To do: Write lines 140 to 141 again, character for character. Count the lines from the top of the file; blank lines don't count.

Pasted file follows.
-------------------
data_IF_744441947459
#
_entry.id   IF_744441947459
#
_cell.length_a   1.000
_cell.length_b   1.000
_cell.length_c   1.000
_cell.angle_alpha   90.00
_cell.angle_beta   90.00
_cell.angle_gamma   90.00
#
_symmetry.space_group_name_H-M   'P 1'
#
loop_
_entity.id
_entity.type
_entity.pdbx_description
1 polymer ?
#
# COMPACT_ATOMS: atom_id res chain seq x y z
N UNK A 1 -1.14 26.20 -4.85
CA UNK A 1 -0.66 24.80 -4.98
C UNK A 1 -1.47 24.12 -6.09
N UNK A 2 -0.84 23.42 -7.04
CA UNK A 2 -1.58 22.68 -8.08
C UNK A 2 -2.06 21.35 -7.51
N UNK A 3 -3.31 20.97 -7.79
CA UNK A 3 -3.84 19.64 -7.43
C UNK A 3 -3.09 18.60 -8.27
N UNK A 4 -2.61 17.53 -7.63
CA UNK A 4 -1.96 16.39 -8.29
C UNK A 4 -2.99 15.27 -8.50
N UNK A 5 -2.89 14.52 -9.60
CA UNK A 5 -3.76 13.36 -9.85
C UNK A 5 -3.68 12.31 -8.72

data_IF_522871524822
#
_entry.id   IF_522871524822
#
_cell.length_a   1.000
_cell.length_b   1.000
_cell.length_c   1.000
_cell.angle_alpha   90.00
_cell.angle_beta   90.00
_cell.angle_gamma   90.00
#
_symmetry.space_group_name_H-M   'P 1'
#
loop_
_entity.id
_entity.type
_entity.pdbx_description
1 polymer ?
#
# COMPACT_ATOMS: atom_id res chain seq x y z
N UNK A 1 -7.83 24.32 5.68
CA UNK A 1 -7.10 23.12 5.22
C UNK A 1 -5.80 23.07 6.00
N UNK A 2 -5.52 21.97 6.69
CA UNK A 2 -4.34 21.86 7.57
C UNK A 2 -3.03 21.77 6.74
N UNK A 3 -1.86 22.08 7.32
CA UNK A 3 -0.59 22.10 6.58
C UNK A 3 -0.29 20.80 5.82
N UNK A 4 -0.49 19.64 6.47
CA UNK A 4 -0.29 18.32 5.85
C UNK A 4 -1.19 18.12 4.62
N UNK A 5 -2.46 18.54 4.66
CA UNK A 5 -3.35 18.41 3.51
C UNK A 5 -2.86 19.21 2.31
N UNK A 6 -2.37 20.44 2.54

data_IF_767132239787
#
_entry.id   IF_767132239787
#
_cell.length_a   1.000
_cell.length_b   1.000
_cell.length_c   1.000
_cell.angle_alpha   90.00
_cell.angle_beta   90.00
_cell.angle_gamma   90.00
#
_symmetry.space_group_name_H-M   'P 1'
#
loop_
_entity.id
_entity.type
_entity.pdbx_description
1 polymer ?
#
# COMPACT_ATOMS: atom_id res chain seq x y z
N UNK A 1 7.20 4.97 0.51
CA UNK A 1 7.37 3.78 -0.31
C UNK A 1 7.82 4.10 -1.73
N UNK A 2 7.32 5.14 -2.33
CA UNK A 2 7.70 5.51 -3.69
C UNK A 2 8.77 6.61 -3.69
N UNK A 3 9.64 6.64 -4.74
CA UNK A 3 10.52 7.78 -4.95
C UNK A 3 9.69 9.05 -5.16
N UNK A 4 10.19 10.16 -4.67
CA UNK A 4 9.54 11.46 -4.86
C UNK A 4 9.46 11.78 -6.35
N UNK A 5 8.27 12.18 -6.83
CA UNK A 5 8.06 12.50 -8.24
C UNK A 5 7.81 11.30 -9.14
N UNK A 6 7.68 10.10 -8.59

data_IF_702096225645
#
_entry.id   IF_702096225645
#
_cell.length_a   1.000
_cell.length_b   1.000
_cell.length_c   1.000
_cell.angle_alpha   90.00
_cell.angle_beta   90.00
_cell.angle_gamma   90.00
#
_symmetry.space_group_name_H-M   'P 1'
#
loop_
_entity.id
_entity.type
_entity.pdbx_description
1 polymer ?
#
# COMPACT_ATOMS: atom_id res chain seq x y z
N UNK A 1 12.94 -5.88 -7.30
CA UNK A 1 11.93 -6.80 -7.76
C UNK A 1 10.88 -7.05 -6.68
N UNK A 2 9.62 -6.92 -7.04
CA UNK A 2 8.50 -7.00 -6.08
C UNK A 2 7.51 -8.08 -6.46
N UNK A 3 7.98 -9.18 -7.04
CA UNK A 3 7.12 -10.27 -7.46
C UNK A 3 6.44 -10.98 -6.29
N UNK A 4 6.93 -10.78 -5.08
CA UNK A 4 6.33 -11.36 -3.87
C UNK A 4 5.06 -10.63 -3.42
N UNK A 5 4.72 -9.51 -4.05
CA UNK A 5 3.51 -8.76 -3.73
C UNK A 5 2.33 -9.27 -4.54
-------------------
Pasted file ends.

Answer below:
N UNK A 5 4.72 -9.51 -4.05
CA UNK A 5 3.51 -8.76 -3.73